Jayasinha’s flugel solo is relaxed, breezy, colourful and fluent and stretches further into the instrument’s upper register as his feature progresses. He is complemented by some rousing big band charts in the first section of this lengthy piece, Next we hear a virtuoso passage of solo piano from Wilson that demonstrates his thorough knowledge of Latin American piano styles. Finally we are treated to a vibrantly colourful,  high energy, big band climax.

The album’s only vocal item features the singer and pianist Oli Rockberger singing his own song “My Old Life”. Rockberger has recorded a series of albums for Michael Janisch’s Whirlwind record label and this piece is sourced from his 2017 album “Sovereign”. Like Wilson Rockberger relished the chance to have his composition recorded by a large ensemble, in this case in an arrangement by Paul Booth. Rockberger speaks of the combination of “power and finesses” in Booth’s arrangement,  and it’s true that the music serves Rockberger’s singing and songwriting well. The song, with its theme of nostalgia, combines wistfulness with a hipster-ish world-weariness and includes winning instrumental solos from Quigley on trumpet and Rockberger himself on piano.

“Takes Three to Samba” was the first piece written specifically for the Bansangu Orchestra and comes from the pen of guitarist Serci. In his notes the composer tells of how he first met Booth when the pair were part of the touring band of the Polish singer and songwriter Basia. Their shared passion for arranging led to the dream of founding a “world music orchestra”, this leading to the formation of Bansangu. Written on the Basia tour bus Serci describes his piece as being “a samba in ¾ and it features poly-chords and poly-rhythms”. Led off by the composer’s guitar it’s a vibrant piece full of colourful horn arrangements and suitably exotic rhythms. Mires leads off the solos with a rousing trombone feature and he’s followed by the composer with an agile guitar solo featuring slippery runs and choppy chords. Drummer Tristan Banks is also featured in what sounds like a percussive stand off with Satin Singh. Booth may well be involved as well!

The tune “Choice Is Yours” was originally written by the Orchestra’s Italian born bassist Davide Mantovani and originally appeared on his solo album “Choices”, released in 2012 and reviewed by the Jazzmann here;
The “Choices” album featured Booth and it was the saxophonist who suggested to Mantovani that he arranged “Choice Is Yours” for Bansangu. The original recording featured kora soloist Madou Sidiki and that role is taken here by Seckou Keita. In this new arrangement it’s fascinating to compare and contrast the different string sounds of soloists Keita on kora and Serci on guitar. The other featured soloist, perhaps appropriately, is Booth himself on tenor sax.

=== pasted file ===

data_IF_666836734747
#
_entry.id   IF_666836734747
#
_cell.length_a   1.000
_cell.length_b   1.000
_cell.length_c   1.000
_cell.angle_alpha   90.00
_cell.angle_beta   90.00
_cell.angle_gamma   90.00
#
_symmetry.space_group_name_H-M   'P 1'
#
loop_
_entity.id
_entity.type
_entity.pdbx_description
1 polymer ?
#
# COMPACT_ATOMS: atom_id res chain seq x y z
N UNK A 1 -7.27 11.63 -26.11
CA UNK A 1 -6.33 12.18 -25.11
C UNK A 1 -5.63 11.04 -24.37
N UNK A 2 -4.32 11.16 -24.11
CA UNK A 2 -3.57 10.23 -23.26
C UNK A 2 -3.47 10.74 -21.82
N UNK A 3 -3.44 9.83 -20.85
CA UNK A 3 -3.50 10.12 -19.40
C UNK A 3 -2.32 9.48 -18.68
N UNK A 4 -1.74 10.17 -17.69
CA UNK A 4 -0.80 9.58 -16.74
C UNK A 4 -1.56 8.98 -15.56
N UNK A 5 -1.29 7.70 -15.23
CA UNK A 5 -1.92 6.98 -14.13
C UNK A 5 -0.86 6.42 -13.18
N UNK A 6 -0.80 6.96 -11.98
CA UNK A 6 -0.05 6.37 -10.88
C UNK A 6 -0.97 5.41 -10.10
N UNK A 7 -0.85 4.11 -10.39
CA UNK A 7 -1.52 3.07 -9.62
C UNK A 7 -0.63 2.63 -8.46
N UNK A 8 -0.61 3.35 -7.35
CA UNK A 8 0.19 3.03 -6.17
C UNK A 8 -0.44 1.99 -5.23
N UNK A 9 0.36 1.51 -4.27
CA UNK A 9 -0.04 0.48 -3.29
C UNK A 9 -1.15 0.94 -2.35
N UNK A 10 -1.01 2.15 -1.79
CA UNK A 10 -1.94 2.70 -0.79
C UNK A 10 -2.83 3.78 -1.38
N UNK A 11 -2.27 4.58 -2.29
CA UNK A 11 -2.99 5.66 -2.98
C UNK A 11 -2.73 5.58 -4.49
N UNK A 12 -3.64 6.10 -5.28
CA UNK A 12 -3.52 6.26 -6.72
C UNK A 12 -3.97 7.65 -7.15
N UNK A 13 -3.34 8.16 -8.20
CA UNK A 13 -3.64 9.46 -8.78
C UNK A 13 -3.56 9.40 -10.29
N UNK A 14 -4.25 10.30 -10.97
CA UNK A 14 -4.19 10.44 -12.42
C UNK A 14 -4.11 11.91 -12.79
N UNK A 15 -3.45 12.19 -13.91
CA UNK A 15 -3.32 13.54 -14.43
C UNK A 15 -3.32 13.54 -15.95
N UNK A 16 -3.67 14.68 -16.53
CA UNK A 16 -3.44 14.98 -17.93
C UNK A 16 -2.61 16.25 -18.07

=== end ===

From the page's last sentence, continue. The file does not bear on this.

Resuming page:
Next up is co-founder Kevin Robinson’s arrangement of the Doors song “Light My Fire”. The trumpeter’s arrangement is inspired by the Jose Feliciano version of 1968 and Robinson first adapted it for performance by the Jazz Jamaica All Stars circa 2002. It has now undergone a further transformation in the hands of Bansangu. Robinson has given the piece a distinctive ska / reggae groove with Moore’s baritone initially prominent in the arrangement. It’s a delightfully joyous and vibrant interpretation enlivened by punchy horn arrangements and a searing alto solo from Sammy Mayne, plus an exuberant piano solo from the irrepressible Alex Wilson. It’s a great version of the tune, and one that rescues it from the cheesiness of the cabaret circuit.

Booth’s “The Village” explores the world of Celtic folk music, an area not frequently investigated in the big band format. The composer features his own accordion and flute in the arrangement but the instrumental honours go to Barnaby Dickinson with a thrillingly virtuosic trombone solo that demonstrates his extraordinary agility on the instrument. There are some thrilling ensemble passages too that are sometimes reminiscent of something that Salsa Celtica might have attempted.

The album concludes with “The Reason”, written by trombonist Trevor Mires, a stirring example of contemporary big band jazz with a strong funk undertow. The composer opens the soloing, subtly mutating the sound of his trombone via an effects pedal. Drummer Rod Youngs is also featured as is the supremely versatile Wilson at the piano.

Bansangu’s musical circumnavigation of the globe is certainly a thrilling listening experience as the band throw Lebanese, Cuban, Indian, Colombian, Brazilian, West African, Jamaican and Celtic elements into the mix, alongside plenty of actual, proper jazz. Yet, despite the diversity the album coheres very strongly as a whole.

Booth rightly praises his the versatility of his fellow musicians and one suspects that witnessing Bansangu live would be a highly stimulating and exciting experience. Listeners in the South East will get the chance to see the band when they launch the CD at on Friday September 21st 2018 as part of the Margate Jazz Weekend.